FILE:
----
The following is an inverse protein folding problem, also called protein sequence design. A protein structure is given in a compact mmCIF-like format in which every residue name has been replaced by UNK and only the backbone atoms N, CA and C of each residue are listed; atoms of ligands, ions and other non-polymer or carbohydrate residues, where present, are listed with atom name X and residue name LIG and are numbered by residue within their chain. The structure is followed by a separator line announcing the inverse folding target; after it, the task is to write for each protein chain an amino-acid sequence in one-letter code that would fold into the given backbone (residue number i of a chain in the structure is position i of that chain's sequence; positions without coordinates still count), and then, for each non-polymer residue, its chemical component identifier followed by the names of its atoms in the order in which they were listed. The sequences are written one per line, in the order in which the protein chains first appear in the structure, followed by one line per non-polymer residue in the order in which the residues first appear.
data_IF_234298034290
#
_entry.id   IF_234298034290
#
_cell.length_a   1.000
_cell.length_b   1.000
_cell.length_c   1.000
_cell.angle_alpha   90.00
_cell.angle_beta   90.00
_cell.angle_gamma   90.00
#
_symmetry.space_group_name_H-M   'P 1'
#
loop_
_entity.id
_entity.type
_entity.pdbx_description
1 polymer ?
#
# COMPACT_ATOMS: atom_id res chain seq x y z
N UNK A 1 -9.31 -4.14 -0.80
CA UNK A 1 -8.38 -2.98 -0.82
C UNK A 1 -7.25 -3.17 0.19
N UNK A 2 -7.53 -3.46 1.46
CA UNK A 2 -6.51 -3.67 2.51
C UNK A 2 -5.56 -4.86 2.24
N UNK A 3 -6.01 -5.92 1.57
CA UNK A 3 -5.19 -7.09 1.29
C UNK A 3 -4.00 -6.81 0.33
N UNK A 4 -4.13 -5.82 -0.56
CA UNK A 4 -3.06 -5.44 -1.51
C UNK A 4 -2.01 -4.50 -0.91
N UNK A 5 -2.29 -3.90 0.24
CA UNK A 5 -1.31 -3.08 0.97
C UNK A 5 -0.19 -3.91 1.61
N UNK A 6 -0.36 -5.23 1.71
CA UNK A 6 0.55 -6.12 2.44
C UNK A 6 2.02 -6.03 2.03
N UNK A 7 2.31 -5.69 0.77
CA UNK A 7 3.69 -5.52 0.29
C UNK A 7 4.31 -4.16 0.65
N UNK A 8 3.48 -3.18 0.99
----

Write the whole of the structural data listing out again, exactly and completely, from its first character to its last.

The following is an inverse protein folding problem, also called protein sequence design. A protein structure is given in a compact mmCIF-like format in which every residue name has been replaced by UNK and only the backbone atoms N, CA and C of each residue are listed; atoms of ligands, ions and other non-polymer or carbohydrate residues, where present, are listed with atom name X and residue name LIG and are numbered by residue within their chain. The structure is followed by a separator line announcing the inverse folding target; after it, the task is to write for each protein chain an amino-acid sequence in one-letter code that would fold into the given backbone (residue number i of a chain in the structure is position i of that chain's sequence; positions without coordinates still count), and then, for each non-polymer residue, its chemical component identifier followed by the names of its atoms in the order in which they were listed. The sequences are written one per line, in the order in which the protein chains first appear in the structure, followed by one line per non-polymer residue in the order in which the residues first appear.
data_IF_234298034290
#
_entry.id   IF_234298034290
#
_cell.length_a   1.000
_cell.length_b   1.000
_cell.length_c   1.000
_cell.angle_alpha   90.00
_cell.angle_beta   90.00
_cell.angle_gamma   90.00
#
_symmetry.space_group_name_H-M   'P 1'
#
loop_
_entity.id
_entity.type
_entity.pdbx_description
1 polymer ?
#
# COMPACT_ATOMS: atom_id res chain seq x y z
N UNK A 1 -9.31 -4.14 -0.80
CA UNK A 1 -8.38 -2.98 -0.82
C UNK A 1 -7.25 -3.17 0.19
N UNK A 2 -7.53 -3.46 1.46
CA UNK A 2 -6.51 -3.67 2.51
C UNK A 2 -5.56 -4.86 2.24
N UNK A 3 -6.01 -5.92 1.57
CA UNK A 3 -5.19 -7.09 1.29
C UNK A 3 -4.00 -6.81 0.33
N UNK A 4 -4.13 -5.82 -0.56
CA UNK A 4 -3.06 -5.44 -1.51
C UNK A 4 -2.01 -4.50 -0.91
N UNK A 5 -2.29 -3.90 0.24
CA UNK A 5 -1.31 -3.08 0.97
C UNK A 5 -0.19 -3.91 1.61
N UNK A 6 -0.36 -5.23 1.71
CA UNK A 6 0.55 -6.12 2.44
C UNK A 6 2.02 -6.03 2.03
N UNK A 7 2.31 -5.69 0.77
CA UNK A 7 3.69 -5.52 0.29
C UNK A 7 4.31 -4.16 0.65
N UNK A 8 3.48 -3.18 0.99